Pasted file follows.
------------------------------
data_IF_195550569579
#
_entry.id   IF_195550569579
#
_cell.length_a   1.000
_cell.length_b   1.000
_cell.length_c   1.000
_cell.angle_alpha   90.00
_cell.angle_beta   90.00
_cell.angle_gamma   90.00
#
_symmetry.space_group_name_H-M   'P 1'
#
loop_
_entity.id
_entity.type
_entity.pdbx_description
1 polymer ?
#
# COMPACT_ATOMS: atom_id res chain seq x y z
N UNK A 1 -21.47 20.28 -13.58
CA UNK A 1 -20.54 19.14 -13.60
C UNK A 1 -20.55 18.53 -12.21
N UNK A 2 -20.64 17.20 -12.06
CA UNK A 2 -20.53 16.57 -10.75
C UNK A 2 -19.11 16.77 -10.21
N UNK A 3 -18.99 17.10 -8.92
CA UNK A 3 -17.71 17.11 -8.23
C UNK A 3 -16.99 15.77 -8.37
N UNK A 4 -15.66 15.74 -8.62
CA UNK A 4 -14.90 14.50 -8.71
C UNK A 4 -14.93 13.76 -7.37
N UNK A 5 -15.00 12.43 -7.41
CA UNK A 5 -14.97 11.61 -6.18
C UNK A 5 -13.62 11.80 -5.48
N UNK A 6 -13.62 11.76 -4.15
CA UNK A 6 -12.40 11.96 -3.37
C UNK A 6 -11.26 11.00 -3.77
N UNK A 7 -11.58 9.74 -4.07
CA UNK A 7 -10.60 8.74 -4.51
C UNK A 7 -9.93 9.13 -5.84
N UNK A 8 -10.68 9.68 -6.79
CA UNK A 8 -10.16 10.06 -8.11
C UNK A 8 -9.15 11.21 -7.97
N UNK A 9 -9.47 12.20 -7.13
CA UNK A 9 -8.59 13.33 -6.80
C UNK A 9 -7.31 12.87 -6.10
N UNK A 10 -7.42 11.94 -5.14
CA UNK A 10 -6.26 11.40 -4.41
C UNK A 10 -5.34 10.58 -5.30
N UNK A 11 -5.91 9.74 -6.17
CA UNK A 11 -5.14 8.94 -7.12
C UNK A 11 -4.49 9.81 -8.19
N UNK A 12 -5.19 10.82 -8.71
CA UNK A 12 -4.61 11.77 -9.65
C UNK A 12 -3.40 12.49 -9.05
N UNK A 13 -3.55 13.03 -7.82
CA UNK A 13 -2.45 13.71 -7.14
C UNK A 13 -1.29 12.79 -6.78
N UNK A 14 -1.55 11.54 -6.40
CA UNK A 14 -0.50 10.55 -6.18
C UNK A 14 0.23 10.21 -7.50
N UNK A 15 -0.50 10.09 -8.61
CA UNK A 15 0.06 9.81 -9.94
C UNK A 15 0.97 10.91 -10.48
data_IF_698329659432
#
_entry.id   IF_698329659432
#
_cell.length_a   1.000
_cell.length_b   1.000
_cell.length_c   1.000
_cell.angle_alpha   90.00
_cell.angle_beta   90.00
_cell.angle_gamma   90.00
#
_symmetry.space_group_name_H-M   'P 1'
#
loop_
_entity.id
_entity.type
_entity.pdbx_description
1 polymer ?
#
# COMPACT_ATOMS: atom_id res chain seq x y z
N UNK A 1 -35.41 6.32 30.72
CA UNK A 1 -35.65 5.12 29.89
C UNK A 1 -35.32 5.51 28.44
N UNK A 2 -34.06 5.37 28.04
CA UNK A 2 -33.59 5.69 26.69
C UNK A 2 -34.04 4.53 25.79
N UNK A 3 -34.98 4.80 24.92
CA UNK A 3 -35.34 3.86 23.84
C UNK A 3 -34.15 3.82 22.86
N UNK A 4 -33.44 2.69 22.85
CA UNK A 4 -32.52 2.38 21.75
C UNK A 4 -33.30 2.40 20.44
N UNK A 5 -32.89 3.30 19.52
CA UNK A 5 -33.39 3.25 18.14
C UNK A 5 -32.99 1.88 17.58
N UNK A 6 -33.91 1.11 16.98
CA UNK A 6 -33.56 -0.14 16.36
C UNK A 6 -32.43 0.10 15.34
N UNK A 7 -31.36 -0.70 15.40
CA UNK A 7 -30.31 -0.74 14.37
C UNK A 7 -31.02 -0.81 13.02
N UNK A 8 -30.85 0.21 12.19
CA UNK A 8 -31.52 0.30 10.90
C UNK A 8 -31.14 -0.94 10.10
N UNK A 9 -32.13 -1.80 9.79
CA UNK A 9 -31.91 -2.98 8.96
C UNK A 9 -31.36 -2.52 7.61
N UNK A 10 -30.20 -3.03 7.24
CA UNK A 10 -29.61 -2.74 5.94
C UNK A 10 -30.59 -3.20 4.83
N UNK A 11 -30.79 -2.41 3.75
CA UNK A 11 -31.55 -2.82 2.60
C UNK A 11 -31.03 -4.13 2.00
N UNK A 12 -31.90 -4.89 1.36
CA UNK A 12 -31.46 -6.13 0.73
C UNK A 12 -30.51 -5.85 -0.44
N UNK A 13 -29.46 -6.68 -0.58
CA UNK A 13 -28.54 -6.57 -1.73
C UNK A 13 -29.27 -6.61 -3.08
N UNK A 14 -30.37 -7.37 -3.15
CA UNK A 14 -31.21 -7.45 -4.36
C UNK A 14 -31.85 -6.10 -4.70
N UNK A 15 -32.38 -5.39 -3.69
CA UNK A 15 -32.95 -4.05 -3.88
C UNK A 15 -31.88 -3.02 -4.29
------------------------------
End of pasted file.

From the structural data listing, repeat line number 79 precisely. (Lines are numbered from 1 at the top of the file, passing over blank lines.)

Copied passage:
loop_